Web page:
Awkwardness is practically visible in Durham, like those weird text bubbles that pop up in the air in Hollyoaks nowadays. It couldn’t not be in such a small city, with most of the students using one small Tesco and passing through Market Square and along Elvet Bridge (speaking as an arts student) so frequently. It is an unavoidable fact of life in The Bubble that you will constantly (mainly when you’re looking at your worst/in an unsociable mood) bump into people you know, feel you should know, detest, fancy the pants off, and those you’re currently blanking/who are blanking you. Not to mention actual friends.
Even with perfectly nice friends/acquaintances, awkwardnesses in standard social interactions are unavoidable. Some personal faves of mine are discovering after a big “Byeee, see ya soon, have a great weekend/life” that you’re walking the same way as the other person, and the cringey moment when the group of people you’re walking with to/from a lecture suddenly diminishes to just you and one other person you don’t know/dislike/can’t remember the name of, and you both know it’s going to be a looong walk. Cue the dreaded Awkward Silence.
Watching the hilariously crap Fearne and… on iPlayer last year I was baffled by Peaches Geldof’s love of awkwardness. Apparently she LIKES things to be uncomfortable (surely the very word “uncomfortable” means that something is unpleasant?) and finds awkward silences “interesting” because “It’s like, ‘What is that person thinking in an awkward moment?’”
I can’t stand awkward silences. There’s always the question of whether both people think a silence is uncomfortable (the other person may be calmly considering what to have for lunch while you’re suffering an inner breakdown) but there are very few people with whom I can share a prolonged, comfortable lull in conversation.
A friend received a text recently from someone asking if they could walk to a lecture with her. When she replied “Yeah, sure” he responded with “Great, I’ll start thinking of things we can talk about”. Obviously he meant it as a joke but for me this hits the nail on the head. With the 95% of people with whom I feel there can be NO silences I’m thinking about what to say next even while I’m talking. I go into overdrive and jabber about myself, life in general or just fire questions at them, whilst panicking that I’m not letting them get a word in edgeways – which I’m clearly not, but I have a terror that if I stop talking we’d be walking along in silence. The rational among you will be thinking “If she shut up then they might fill the silence themselves”, which would make a one-sided psycho rant into an actual, normal, two-way conversation, but I can’t take that risk. As far as I’m concerned, awkward conversations are a game of chicken and I ALWAYS crack first.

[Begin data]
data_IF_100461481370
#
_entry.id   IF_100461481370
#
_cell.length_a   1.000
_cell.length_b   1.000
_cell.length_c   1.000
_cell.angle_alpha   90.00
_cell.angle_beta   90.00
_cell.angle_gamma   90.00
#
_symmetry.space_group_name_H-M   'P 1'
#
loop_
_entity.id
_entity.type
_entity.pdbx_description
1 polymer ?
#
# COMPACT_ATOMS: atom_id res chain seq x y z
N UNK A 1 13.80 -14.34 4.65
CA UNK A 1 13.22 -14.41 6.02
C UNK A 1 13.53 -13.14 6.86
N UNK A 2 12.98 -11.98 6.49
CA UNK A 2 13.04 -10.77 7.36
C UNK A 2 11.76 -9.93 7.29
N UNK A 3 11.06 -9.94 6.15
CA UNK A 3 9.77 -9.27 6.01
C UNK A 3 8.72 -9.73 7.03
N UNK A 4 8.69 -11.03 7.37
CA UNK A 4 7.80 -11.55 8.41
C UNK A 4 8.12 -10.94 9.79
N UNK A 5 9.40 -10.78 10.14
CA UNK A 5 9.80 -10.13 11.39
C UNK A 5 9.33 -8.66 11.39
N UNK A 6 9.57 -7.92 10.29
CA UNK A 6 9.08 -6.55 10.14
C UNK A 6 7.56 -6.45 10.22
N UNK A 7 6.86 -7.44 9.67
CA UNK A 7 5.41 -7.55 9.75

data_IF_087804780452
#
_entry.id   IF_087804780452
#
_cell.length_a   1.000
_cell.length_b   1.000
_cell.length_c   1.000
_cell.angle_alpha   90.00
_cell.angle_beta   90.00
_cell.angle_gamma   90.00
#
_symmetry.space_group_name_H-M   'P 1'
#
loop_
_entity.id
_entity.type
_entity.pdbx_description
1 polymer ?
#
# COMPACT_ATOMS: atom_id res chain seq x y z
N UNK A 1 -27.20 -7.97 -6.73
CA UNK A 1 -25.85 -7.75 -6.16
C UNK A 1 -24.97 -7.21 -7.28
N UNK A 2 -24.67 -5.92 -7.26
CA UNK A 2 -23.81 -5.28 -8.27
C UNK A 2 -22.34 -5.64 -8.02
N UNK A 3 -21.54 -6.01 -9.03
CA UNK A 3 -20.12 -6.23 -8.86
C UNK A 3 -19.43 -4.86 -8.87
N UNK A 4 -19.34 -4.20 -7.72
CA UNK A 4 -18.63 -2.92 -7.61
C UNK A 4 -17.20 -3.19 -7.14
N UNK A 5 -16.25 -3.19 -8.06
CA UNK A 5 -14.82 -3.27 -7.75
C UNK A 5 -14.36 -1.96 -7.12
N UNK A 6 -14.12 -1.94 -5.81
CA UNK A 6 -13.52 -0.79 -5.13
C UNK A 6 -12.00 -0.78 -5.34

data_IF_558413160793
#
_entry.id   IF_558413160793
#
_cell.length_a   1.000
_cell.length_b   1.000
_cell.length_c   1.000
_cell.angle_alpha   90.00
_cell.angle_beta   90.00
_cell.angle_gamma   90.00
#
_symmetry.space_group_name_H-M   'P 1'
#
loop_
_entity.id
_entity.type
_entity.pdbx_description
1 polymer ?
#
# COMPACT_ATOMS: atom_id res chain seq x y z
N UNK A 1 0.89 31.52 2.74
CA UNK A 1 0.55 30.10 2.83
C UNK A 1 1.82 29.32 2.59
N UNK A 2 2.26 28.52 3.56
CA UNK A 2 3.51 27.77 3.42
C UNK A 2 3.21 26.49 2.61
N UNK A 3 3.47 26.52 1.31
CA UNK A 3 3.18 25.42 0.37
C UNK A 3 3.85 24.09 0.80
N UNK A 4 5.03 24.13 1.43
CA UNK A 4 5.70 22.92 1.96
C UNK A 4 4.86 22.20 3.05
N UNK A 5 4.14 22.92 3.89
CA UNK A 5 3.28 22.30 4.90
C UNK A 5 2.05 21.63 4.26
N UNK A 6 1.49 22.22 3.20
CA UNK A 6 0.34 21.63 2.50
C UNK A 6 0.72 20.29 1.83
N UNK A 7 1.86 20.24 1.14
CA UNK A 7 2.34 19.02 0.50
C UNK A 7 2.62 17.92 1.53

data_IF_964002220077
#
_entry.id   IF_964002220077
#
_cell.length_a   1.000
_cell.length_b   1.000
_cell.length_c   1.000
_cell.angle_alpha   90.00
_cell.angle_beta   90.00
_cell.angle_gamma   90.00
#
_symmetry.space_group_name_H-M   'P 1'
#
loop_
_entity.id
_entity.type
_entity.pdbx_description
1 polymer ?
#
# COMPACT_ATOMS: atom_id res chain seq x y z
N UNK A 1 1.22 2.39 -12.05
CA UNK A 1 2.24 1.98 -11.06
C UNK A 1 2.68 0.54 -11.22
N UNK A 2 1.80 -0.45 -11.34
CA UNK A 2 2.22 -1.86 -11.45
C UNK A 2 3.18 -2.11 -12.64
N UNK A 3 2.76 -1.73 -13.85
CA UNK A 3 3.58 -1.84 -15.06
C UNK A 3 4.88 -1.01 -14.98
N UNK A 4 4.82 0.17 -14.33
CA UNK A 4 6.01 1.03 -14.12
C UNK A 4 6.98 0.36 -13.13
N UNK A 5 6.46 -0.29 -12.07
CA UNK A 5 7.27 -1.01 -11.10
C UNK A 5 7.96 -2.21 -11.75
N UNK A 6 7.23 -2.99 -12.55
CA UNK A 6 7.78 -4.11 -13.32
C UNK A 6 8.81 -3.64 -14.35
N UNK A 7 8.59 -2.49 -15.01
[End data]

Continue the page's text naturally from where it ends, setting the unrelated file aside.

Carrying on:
This inability to cope with silences has resulted in my friends kindly giving me the role of official Awkwardness Diffuser, to the ridiculous extent that I’m not allowed to go to the toilet until the awkwardness is diffused. I feel a keen sense of social responsibility and at the start of a night out, when everyone is sober and the group is a motley one, I am willing to do pretty much anything to break the awkwardness. For instance, a year ago I was at a course where no one knew anyone, so I deliberately made a complete fool of myself to give them something to talk about/laugh at, by telling them my life plan (becoming fluent in French, then living in Italy and becoming fluent in Italian too, then marrying an Italian and having tri-lingual children, since you ask). I was mocked but it worked: everyone relaxed as they bonded over my freakishness.
I reckon modern society has a bit of an obsession with awkwardness, which in turn makes things more awkward. The awkward turtle, awkward sloth, awkward balloon, awkward salmon, sexual tension jellyfish etc. have infiltrated into our lives so that we’re now so aware of awkwardness that when something awkward does happen, we can’t resist emphasising it. When something awkward happens to me (very often) I now have a massive urge to do a little awkward turtle gesture and say “Aaaawkward” to myself.
Many social awkwardnesses (having a one on one coffee at a tiny table and falling into the trap of thinking too much about eye contact, for example) are unavoidable facts of life and should be skimmed over. When someone helpfully says “Well, this is awkward” during a slightly tense bit of chitchat or an introduction, the vague feeling of discomfort is rocketed into full-blown unbearable, torturous awkwardness. However, for seriously obvious, painfully awkward moments (such as joining the queue in Tesco to find yourself next to the guy you got with and threw up on the night before) there’s nothing to do but save the cringing for later. Be self-deprecating, laugh, and console yourself with the knowledge that you can reduce further awkwardness for yourself by adding the sorry tale to your mental (please don’t make an actual one) list of awkward-silence fillers. Sorted.